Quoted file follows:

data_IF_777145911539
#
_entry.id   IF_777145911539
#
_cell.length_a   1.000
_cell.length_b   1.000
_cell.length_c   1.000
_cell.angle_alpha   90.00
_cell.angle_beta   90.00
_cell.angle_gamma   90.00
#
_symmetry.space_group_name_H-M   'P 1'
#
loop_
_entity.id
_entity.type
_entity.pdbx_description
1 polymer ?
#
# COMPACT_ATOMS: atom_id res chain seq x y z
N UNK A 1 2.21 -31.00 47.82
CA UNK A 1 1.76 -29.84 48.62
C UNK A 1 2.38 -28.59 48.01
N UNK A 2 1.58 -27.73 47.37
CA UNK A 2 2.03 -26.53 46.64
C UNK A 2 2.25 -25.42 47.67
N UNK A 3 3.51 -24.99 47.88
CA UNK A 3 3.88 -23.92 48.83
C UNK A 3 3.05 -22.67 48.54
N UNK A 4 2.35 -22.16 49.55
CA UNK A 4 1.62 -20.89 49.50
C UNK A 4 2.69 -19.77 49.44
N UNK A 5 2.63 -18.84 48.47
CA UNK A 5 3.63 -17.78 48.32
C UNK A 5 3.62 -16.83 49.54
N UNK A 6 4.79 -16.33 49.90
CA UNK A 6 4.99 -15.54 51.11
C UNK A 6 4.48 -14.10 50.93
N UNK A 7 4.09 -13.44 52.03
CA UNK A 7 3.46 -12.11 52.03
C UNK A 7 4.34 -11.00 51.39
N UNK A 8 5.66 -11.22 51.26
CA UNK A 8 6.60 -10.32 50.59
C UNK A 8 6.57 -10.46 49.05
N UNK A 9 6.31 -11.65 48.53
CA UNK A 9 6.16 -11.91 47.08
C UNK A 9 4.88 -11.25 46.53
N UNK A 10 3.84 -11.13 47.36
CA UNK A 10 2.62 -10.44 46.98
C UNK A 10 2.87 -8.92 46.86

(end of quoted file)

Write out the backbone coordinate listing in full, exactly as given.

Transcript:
data_IF_777145911539
#
_entry.id   IF_777145911539
#
_cell.length_a   1.000
_cell.length_b   1.000
_cell.length_c   1.000
_cell.angle_alpha   90.00
_cell.angle_beta   90.00
_cell.angle_gamma   90.00
#
_symmetry.space_group_name_H-M   'P 1'
#
loop_
_entity.id
_entity.type
_entity.pdbx_description
1 polymer ?
#
# COMPACT_ATOMS: atom_id res chain seq x y z
N UNK A 1 2.21 -31.00 47.82
CA UNK A 1 1.76 -29.84 48.62
C UNK A 1 2.38 -28.59 48.01
N UNK A 2 1.58 -27.73 47.37
CA UNK A 2 2.03 -26.53 46.64
C UNK A 2 2.25 -25.42 47.67
N UNK A 3 3.51 -24.99 47.88
CA UNK A 3 3.88 -23.92 48.83
C UNK A 3 3.05 -22.67 48.54
N UNK A 4 2.35 -22.16 49.55
CA UNK A 4 1.62 -20.89 49.50
C UNK A 4 2.69 -19.77 49.44
N UNK A 5 2.63 -18.84 48.47
CA UNK A 5 3.63 -17.78 48.32
C UNK A 5 3.62 -16.83 49.54
N UNK A 6 4.79 -16.33 49.90
CA UNK A 6 4.99 -15.54 51.11
C UNK A 6 4.48 -14.10 50.93
N UNK A 7 4.09 -13.44 52.03
CA UNK A 7 3.46 -12.11 52.03
C UNK A 7 4.34 -11.00 51.39
N UNK A 8 5.66 -11.22 51.26
CA UNK A 8 6.60 -10.32 50.59
C UNK A 8 6.57 -10.46 49.05
N UNK A 9 6.31 -11.65 48.53
CA UNK A 9 6.16 -11.91 47.08
C UNK A 9 4.88 -11.25 46.53
N UNK A 10 3.84 -11.13 47.36
CA UNK A 10 2.62 -10.44 46.98
C UNK A 10 2.87 -8.92 46.86